Fairouz’ caustic, jazz-inflected score, reminiscent of Kurt Weill, is pleasant enough accompaniment, but doesn’t do much to salvage the proceedings. The vocal writing is often awkward and uninspired, singling out unimportant or obvious bits of text for more attention (as in an indifferent “let them eat cake” type duet for the First Lady and the dictator’s Aide-de Camp). That said, the First Lady’s two large solos towards the end of the show, including an “Evita” style balcony proclamation, are more musically interesting, as is the adjacent ensemble for the full cast. By that point, however, any investment we had in these characters has long been squandered.

WNO’s Domingo-Cafritz young artists did their best with this assignment (useful preparation for the future, I’m sure). Allegra de Vita’s First Lady had a slightly rocky start but soon demonstrated a fine, focused soprano which duly impressed in her big showpieces. Ariana Wehr, this fall’s Barbarina in WNO’s Marriage of Figaro, showed off a bright, exciting upper register as the regime-enabling director, while Hunter Enoch brought a confident sound to the Aide-de-Camp. The chance to hear young artist program standouts Timothy J. Bruno, Leah Hawkins and Rexford Tester again at least partially redeemed the often baffling material for the three protesters.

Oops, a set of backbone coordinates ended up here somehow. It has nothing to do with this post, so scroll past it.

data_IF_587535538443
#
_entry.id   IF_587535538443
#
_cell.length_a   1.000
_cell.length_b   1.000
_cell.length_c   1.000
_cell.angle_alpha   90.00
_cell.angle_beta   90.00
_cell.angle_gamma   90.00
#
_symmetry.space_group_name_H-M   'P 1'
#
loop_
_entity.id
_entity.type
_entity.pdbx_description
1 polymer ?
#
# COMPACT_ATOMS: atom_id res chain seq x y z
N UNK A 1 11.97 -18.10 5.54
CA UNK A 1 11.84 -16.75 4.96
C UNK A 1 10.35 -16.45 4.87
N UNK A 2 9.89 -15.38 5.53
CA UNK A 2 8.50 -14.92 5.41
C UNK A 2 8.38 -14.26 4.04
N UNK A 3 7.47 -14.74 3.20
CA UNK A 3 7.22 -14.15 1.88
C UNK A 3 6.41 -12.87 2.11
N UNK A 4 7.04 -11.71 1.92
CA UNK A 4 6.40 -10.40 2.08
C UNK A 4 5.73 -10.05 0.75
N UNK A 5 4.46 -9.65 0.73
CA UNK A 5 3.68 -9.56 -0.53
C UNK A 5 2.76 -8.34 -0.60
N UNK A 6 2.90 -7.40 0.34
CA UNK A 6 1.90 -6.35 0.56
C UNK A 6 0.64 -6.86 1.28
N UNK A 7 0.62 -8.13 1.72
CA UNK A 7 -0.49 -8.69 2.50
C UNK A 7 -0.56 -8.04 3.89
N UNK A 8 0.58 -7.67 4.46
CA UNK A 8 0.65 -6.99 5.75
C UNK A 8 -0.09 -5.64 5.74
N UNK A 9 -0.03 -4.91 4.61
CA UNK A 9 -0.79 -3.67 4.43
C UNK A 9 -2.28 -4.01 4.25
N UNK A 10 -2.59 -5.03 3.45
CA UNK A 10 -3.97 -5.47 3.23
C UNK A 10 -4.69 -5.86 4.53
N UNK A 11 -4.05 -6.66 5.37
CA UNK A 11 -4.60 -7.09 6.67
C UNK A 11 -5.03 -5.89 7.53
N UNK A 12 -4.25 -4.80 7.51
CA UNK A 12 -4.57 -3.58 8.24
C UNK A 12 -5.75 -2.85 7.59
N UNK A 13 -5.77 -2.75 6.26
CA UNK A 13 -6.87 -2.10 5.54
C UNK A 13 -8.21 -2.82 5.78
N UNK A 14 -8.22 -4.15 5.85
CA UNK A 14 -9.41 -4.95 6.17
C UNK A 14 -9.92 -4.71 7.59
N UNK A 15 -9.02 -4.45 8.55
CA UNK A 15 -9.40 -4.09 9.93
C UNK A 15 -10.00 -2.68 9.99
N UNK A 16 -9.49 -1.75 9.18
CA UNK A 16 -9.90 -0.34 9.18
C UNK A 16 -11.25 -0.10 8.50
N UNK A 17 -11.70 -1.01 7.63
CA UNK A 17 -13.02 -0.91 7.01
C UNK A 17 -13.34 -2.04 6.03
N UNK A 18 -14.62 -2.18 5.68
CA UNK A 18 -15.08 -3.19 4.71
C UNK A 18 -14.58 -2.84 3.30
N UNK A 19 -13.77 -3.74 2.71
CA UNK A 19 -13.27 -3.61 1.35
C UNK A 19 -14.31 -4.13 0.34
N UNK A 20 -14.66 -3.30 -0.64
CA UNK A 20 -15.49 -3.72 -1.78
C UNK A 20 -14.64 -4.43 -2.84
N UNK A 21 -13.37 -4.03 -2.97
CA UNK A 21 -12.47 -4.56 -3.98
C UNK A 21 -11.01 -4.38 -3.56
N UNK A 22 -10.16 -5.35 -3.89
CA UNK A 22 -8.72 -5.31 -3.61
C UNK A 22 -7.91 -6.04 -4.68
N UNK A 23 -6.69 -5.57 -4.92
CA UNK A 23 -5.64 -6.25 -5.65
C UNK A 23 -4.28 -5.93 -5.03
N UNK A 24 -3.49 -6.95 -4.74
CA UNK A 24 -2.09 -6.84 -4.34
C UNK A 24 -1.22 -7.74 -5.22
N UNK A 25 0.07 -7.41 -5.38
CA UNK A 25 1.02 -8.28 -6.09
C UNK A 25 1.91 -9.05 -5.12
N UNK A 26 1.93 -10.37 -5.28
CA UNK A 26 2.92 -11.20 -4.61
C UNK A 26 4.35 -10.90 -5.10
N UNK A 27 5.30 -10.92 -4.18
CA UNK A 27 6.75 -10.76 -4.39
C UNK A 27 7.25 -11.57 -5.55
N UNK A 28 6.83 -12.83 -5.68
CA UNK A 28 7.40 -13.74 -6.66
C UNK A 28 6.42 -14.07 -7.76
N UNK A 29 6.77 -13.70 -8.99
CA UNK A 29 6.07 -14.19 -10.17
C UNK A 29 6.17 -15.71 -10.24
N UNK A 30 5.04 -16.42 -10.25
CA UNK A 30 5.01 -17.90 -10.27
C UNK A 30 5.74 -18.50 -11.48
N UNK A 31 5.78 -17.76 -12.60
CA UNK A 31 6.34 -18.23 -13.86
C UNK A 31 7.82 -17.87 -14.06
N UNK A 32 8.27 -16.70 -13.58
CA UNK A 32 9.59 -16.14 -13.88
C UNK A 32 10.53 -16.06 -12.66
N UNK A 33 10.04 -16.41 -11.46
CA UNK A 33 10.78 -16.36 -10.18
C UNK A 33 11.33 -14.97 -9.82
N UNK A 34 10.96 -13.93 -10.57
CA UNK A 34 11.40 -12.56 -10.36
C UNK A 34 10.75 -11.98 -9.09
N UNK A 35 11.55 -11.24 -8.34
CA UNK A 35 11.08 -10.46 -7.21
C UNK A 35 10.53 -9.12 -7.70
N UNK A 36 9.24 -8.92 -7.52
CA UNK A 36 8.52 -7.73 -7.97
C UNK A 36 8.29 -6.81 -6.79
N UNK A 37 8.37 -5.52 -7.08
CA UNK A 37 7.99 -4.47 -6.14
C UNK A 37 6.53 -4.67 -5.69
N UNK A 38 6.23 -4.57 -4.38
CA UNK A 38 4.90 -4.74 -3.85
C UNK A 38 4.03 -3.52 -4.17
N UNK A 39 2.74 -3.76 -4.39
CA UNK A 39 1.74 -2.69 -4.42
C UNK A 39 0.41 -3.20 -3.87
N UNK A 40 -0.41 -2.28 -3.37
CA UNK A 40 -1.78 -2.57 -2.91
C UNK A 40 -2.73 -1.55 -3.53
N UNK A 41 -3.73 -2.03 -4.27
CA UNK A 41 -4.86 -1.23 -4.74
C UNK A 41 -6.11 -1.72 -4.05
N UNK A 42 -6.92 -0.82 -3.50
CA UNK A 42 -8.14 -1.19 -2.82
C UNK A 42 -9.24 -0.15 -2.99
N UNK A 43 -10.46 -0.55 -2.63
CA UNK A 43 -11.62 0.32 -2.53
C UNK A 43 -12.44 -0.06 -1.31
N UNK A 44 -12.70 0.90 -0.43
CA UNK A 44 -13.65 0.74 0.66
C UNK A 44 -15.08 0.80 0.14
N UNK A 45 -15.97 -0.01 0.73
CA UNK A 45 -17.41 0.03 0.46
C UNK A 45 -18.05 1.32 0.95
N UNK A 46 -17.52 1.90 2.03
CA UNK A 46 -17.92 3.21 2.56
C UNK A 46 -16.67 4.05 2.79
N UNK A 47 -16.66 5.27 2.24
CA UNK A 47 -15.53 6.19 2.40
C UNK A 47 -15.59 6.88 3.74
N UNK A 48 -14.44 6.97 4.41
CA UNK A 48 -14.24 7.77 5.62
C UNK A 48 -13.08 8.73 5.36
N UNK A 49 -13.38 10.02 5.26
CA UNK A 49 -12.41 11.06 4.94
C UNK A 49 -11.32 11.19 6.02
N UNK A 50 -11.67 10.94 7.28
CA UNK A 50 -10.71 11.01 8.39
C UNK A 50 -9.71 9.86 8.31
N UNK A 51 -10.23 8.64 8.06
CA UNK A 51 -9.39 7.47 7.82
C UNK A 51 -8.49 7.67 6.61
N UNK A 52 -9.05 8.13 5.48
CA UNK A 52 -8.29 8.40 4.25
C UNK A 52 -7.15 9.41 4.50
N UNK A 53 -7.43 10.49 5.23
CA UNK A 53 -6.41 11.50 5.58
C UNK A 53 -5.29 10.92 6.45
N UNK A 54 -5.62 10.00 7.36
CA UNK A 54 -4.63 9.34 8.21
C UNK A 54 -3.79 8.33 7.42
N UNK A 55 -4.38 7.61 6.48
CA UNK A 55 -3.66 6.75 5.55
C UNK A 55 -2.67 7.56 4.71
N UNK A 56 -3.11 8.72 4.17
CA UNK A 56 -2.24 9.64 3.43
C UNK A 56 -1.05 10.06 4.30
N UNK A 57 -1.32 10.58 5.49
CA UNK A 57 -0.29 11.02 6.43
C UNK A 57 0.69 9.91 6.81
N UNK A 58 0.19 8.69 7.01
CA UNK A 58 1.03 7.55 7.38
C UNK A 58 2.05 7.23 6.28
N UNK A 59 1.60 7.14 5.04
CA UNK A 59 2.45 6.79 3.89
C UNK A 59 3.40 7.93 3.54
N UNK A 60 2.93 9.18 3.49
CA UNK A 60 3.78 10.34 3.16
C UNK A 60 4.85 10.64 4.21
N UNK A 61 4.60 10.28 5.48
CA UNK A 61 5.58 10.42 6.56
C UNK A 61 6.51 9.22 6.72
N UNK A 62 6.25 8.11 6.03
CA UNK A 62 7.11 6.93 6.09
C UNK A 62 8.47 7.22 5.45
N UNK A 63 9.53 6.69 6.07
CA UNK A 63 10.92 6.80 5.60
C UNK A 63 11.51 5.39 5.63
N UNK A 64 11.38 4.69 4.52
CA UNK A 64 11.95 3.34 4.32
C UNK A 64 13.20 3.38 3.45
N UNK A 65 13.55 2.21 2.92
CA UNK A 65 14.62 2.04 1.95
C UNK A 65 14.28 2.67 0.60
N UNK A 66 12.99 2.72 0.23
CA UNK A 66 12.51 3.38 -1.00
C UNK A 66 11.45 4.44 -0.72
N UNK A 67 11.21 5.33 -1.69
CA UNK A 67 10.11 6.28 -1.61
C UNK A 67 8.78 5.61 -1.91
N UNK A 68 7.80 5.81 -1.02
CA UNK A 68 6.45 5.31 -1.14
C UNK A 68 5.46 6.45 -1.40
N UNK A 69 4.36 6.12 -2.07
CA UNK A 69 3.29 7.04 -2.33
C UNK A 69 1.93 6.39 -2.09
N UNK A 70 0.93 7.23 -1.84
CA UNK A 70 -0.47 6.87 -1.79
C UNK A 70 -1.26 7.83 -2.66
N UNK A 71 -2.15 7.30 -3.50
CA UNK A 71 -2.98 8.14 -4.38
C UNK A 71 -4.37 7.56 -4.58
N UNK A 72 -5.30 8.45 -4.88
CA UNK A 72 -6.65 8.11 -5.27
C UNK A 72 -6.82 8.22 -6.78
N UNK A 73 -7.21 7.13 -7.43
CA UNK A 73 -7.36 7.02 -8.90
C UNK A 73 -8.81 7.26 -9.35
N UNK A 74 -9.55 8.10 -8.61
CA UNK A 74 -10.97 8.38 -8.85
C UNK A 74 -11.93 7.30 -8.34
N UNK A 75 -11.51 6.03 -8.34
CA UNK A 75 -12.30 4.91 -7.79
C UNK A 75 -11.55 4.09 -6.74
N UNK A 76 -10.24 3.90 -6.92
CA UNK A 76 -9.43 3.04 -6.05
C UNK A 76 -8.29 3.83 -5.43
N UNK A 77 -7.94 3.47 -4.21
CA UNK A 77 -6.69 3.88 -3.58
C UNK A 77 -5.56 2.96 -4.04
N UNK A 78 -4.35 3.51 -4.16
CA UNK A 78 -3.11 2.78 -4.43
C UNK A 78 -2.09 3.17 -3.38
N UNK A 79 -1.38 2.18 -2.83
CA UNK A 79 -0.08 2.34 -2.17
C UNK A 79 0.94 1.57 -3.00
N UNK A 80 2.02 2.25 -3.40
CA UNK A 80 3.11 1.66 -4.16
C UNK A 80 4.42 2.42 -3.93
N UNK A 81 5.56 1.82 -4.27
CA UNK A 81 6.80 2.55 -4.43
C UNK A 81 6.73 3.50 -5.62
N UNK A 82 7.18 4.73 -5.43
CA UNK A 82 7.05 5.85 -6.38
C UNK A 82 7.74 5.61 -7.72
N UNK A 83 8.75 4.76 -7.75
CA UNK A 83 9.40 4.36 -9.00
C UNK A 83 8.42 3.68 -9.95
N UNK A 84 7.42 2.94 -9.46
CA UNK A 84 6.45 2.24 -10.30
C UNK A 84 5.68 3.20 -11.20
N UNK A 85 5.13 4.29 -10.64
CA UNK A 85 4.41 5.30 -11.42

Thankfully, 1/14’s lineup of three world premiere scenes went a long way towards making up for the first night’s misfire, offering a particularly strong selection of miniatures that each managed to establish a distinctive and largely effective creative voice.